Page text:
LGBTQ+ Community Faces Opposition in Ohio Schools: Where Does Worthington Stand?


Rainbow pride flag flying in the daytime breeze. Original public domain image from Wikimedia Commons

For the past year, teachers and school parents across the country have had a conflict on the topic of LGBTQ inclusion in schools. Many teachers attempt to provide safe spaces for LGBTQ+ students and teach topics that would promote acceptance as best they can. However, much of that teaching is now under attack.

A number of parents and community members have voiced concern for their children, saying that they’d rather have control over what their students are being taught. Some legislation regarding this issue is causing quite an uproar, which many refer to as “Don’t say gay” bills. These bills would restrict the teaching of LGBTQ+ topics. 

This sort of legislation has been introduced at many levels, not only at the national level, but at state and local levels as well. Hilliard is one of the districts in Central Ohio that’s been involved with this issue for quite some time.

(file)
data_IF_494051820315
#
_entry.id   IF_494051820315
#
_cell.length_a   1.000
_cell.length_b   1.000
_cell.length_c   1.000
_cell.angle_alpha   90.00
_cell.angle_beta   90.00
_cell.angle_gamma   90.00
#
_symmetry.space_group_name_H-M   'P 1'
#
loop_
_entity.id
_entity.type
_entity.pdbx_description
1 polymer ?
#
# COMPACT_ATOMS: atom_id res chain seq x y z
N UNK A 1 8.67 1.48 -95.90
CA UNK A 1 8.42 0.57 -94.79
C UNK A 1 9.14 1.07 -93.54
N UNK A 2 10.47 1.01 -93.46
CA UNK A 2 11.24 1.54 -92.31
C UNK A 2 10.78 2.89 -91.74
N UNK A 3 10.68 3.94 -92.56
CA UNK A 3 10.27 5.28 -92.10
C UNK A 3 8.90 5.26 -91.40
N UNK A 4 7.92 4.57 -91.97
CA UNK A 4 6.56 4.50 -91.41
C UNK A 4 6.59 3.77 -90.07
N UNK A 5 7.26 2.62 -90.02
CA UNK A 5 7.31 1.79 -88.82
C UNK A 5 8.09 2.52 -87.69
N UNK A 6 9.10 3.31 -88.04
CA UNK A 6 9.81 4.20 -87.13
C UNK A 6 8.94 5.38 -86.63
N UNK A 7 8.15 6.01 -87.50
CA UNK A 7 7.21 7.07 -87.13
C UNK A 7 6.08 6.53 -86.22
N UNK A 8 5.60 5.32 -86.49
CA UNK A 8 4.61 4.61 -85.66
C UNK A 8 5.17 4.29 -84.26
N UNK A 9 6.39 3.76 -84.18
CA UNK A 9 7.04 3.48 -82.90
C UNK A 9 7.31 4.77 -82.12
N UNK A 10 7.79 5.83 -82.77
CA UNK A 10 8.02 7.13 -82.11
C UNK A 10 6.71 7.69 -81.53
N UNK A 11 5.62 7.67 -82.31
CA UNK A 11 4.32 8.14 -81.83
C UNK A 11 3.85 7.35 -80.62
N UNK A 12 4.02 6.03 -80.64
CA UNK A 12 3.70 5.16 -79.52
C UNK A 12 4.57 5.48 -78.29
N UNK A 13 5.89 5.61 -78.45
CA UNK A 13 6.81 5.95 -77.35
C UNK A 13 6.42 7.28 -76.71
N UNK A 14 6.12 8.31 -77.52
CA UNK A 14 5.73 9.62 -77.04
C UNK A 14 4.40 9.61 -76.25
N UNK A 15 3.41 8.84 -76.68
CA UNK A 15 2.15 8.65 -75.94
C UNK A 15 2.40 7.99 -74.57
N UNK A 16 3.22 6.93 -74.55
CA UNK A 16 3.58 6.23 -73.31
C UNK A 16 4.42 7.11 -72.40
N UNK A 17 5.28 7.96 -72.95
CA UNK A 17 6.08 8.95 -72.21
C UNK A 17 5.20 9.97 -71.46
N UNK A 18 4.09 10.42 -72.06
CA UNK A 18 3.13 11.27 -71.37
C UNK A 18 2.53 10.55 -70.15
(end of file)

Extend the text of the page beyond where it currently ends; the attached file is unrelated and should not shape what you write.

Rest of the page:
“I proudly wear the badge,” says a teacher in Hilliard. “There is a QR code on the back of the badge that would take you to a website of resources about queerness. The QR was meant for adults and adults only.”

Even with the QR code being hidden,some parents have raised concerns over possible adult content hidden in the links the QR code provides. The front of the pin is meant to express to students that the wearer of the pin is supportive of LGBTQ+ students and is there for support if they need it. 

Worthington provides teachers with official stickers from the Gay, Lesbian, and Straight Education Network’s website, which they can display in their classrooms however they see fit. GLSEN is a network that works to create inclusive safe spaces for all students in the school system. 

“Here, I partnered with principals,” said Toya Spencer, Worthington City Schools’ Director of Diversity, Equity, and Inclusion. “They said ‘I need this number of stickers for my building.  “They’ve worked well for us. I’ve heard from teachers that students pay attention, and it matters to them when they see a sticker.”

It’s essential that students, as well as teachers, show their support for LGBTQ+ individuals when legislation like this is spread so quickly and aggressively. 

“I think every single one of us has the responsibility to take ownership of being a person who is open and welcoming to others around us,” said Toya. “We’re fortunate in Worthington to have a community that values inclusion, that values everybody being free to be who they are.”